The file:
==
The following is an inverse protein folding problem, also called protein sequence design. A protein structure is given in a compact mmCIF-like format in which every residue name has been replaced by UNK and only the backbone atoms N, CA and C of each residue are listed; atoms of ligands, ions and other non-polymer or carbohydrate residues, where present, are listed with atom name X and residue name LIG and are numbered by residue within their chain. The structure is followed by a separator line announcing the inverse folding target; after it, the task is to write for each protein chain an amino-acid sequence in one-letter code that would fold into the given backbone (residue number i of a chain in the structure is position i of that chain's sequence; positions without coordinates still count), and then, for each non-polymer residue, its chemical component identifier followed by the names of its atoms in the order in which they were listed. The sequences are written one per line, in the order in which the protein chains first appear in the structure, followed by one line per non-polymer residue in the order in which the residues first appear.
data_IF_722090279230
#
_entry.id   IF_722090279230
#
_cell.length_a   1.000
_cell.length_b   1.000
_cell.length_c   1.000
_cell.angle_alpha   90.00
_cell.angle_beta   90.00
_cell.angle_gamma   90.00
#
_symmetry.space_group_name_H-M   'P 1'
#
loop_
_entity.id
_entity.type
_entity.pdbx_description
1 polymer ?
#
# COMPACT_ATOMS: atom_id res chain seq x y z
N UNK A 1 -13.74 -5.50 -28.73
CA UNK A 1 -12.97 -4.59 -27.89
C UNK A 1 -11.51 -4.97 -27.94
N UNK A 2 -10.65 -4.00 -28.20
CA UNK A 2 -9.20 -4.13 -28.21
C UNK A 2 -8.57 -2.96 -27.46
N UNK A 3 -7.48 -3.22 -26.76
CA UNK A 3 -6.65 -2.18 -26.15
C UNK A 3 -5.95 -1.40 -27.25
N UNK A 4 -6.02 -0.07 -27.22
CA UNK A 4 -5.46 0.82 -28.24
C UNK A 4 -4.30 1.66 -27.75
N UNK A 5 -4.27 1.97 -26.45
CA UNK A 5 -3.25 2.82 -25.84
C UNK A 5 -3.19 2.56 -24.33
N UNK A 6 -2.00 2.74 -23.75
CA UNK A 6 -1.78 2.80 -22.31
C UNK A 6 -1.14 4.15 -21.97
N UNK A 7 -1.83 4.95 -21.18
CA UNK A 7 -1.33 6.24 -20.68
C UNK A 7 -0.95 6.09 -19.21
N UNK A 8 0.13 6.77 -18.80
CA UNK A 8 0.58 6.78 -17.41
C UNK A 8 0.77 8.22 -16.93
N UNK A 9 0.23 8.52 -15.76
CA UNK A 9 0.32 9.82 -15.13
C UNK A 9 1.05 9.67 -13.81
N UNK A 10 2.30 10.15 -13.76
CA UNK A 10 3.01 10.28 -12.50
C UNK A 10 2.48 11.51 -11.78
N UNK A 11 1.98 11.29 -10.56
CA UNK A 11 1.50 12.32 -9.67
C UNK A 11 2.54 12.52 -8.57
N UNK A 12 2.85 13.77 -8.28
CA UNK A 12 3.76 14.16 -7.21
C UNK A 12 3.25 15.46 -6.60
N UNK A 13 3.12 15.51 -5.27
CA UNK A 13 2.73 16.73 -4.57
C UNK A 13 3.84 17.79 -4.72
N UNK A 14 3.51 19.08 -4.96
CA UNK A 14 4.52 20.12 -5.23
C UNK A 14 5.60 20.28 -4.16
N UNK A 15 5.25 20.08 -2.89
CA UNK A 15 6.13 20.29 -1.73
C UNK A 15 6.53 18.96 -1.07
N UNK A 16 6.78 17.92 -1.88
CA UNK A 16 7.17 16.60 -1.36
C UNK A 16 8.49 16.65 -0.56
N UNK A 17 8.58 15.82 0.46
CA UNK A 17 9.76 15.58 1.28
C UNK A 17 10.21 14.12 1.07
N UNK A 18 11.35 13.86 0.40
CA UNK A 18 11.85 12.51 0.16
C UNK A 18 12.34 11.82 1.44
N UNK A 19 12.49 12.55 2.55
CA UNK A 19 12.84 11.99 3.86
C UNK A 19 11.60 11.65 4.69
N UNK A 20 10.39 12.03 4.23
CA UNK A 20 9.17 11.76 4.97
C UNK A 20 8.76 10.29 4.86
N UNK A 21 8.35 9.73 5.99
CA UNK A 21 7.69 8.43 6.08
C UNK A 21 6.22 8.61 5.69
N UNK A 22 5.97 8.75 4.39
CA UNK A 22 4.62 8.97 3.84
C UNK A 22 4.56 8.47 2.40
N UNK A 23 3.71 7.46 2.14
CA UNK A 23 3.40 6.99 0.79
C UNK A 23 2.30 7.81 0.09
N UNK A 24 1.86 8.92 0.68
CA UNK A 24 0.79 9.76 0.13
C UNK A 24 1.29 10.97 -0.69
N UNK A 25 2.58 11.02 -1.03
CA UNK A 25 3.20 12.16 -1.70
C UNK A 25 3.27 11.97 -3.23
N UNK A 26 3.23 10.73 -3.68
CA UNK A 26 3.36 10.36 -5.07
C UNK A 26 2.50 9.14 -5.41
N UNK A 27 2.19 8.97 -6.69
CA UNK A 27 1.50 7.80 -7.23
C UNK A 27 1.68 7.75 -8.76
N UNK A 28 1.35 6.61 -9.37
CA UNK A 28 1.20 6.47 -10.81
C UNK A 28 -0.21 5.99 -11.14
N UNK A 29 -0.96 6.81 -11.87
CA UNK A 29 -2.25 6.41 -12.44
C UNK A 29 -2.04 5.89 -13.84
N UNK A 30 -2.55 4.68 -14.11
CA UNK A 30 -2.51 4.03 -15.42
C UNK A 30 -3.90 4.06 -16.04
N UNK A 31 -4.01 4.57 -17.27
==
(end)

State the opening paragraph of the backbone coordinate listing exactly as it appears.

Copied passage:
The following is an inverse protein folding problem, also called protein sequence design. A protein structure is given in a compact mmCIF-like format in which every residue name has been replaced by UNK and only the backbone atoms N, CA and C of each residue are listed; atoms of ligands, ions and other non-polymer or carbohydrate residues, where present, are listed with atom name X and residue name LIG and are numbered by residue within their chain. The structure is followed by a separator line announcing the inverse folding target; after it, the task is to write for each protein chain an amino-acid sequence in one-letter code that would fold into the given backbone (residue number i of a chain in the structure is position i of that chain's sequence; positions without coordinates still count), and then, for each non-polymer residue, its chemical component identifier followed by the names of its atoms in the order in which they were listed. The sequences are written one per line, in the order in which the protein chains first appear in the structure, followed by one line per non-polymer residue in the order in which the residues first appear.